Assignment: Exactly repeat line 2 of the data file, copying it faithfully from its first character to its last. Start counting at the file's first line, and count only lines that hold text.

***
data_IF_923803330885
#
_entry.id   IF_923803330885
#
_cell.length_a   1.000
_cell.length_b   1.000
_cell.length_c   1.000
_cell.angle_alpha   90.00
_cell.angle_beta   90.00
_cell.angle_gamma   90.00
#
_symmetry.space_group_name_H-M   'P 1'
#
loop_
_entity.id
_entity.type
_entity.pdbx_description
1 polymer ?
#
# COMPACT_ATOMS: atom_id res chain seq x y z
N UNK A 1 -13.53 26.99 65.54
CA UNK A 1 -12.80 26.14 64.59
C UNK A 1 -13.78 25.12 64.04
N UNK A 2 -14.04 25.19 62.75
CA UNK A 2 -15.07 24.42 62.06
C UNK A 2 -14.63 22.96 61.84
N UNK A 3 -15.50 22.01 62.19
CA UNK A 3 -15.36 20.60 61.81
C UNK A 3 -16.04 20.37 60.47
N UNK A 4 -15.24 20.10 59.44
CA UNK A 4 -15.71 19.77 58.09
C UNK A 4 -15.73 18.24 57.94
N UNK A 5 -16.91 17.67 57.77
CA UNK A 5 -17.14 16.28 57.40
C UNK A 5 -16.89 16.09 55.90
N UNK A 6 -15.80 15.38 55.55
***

#